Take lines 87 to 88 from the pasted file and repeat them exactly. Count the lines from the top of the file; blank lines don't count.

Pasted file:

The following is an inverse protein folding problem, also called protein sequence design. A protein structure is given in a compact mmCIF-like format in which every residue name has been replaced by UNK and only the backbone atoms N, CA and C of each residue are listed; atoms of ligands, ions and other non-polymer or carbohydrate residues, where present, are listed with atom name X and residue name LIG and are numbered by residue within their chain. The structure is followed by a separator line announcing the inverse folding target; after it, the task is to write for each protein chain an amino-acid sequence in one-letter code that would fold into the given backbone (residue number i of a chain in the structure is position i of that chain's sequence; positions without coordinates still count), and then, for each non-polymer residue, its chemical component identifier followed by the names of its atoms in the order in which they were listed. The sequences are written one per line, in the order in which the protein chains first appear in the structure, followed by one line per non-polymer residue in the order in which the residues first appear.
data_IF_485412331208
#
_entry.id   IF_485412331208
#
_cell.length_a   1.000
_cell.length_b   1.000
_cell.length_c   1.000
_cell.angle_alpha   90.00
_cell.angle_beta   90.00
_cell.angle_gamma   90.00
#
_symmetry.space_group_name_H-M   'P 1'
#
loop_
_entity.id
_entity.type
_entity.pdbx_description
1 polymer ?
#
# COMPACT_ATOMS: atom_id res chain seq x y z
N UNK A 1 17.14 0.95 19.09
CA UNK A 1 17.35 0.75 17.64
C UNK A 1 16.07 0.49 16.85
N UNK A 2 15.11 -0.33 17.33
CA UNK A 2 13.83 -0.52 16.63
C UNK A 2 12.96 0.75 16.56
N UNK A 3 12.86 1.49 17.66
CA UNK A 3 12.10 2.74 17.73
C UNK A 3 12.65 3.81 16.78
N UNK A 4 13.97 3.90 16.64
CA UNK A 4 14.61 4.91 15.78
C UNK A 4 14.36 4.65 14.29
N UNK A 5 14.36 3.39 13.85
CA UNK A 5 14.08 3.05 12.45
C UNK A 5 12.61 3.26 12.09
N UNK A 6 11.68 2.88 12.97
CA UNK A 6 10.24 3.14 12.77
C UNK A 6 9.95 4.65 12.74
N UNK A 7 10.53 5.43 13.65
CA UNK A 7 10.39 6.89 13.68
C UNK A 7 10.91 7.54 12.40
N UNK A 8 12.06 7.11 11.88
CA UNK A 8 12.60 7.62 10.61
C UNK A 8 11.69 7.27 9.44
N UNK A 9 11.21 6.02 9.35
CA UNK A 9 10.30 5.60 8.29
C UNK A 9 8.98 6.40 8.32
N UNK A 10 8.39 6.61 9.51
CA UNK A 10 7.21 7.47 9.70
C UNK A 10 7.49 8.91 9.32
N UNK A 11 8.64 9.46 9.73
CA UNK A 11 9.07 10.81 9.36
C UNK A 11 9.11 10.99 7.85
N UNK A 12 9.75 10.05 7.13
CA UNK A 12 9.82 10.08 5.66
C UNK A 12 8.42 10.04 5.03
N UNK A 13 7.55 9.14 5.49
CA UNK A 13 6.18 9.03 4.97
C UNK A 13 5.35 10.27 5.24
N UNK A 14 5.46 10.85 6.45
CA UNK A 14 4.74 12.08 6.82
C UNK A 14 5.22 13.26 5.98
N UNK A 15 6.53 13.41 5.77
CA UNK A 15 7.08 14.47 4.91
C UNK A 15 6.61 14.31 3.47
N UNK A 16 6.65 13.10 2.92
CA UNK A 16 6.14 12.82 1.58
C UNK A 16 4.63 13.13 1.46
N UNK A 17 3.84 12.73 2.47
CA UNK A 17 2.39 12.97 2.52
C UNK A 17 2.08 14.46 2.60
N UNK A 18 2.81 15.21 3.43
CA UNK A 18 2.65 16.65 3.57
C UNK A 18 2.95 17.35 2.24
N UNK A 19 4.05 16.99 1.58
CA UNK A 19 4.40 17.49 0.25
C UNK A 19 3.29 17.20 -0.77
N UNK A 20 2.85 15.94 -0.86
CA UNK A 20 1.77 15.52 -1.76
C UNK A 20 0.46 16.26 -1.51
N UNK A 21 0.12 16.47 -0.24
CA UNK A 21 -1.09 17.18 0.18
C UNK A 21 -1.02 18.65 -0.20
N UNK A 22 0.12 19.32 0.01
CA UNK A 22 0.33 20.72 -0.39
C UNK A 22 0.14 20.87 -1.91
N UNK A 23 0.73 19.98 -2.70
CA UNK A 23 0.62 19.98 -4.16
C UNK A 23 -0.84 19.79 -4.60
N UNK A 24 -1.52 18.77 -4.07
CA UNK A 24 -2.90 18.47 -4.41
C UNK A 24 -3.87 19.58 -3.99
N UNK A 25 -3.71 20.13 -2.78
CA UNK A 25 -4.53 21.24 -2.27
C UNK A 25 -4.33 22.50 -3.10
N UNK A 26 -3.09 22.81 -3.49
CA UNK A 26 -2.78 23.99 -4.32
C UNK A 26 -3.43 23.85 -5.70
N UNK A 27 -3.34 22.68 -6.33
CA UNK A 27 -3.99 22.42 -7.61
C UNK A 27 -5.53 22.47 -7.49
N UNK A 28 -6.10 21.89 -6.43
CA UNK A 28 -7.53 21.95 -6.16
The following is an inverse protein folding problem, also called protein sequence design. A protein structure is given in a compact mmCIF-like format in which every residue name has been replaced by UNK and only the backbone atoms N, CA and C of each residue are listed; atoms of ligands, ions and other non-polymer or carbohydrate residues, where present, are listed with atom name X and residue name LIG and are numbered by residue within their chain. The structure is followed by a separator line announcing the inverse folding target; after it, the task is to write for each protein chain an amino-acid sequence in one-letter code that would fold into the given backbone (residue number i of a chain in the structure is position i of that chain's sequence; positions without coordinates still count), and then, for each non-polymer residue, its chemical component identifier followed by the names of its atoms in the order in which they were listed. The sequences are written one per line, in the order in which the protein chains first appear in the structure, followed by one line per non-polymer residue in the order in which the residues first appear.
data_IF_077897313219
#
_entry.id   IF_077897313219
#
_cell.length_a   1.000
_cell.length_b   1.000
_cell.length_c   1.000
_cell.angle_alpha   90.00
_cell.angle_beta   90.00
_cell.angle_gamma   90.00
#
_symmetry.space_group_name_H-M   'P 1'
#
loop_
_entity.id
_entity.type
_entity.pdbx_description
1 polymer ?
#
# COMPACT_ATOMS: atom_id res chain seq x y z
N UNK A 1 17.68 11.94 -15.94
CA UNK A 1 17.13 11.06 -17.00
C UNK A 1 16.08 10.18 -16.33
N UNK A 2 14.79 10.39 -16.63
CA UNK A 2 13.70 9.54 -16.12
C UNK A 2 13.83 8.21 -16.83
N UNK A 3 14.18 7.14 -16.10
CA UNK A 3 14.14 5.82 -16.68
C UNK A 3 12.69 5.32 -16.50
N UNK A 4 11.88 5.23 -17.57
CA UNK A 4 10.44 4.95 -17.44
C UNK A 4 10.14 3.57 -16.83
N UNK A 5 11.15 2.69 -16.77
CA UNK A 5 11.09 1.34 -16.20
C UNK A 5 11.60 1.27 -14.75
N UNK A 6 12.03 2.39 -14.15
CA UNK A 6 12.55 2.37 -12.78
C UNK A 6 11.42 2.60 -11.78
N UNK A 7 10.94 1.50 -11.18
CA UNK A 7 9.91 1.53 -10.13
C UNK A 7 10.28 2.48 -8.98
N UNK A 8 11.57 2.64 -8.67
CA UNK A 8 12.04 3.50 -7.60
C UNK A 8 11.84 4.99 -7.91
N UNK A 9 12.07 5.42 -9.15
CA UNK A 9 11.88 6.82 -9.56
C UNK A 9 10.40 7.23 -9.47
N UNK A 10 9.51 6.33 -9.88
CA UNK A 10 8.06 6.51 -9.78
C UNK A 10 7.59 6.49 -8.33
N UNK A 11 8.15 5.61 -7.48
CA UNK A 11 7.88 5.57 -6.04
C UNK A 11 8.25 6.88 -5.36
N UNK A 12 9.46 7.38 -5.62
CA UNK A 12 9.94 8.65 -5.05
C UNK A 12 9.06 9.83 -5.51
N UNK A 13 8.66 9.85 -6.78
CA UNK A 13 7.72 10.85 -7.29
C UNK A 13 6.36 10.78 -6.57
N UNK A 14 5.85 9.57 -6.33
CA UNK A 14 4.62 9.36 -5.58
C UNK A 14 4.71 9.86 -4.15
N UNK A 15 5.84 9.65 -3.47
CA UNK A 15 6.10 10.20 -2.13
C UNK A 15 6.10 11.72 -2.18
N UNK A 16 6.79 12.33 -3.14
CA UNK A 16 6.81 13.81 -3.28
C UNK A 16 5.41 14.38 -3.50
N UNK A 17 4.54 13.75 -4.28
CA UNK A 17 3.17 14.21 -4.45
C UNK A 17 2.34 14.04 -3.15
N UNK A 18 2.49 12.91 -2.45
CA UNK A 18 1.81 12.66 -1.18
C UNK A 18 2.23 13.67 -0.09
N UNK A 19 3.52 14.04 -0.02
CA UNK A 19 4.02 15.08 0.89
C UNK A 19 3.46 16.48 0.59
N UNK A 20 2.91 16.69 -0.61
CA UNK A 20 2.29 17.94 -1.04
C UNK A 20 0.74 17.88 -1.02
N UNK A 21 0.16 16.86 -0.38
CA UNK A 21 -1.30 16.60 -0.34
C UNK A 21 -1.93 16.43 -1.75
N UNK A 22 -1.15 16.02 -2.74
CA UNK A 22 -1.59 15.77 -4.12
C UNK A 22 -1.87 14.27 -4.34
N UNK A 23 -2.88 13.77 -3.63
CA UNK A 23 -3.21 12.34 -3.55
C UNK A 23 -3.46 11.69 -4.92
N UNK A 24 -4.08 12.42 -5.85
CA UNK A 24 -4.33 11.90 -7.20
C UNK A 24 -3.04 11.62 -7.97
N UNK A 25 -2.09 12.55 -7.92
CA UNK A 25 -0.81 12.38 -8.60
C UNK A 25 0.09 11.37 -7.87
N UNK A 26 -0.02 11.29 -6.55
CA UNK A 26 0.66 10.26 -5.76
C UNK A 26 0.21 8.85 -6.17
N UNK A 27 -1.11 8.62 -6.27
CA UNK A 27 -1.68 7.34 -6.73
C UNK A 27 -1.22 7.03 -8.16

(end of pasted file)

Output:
C UNK A 22 0.14 20.87 -1.91
N UNK A 23 0.73 19.98 -2.70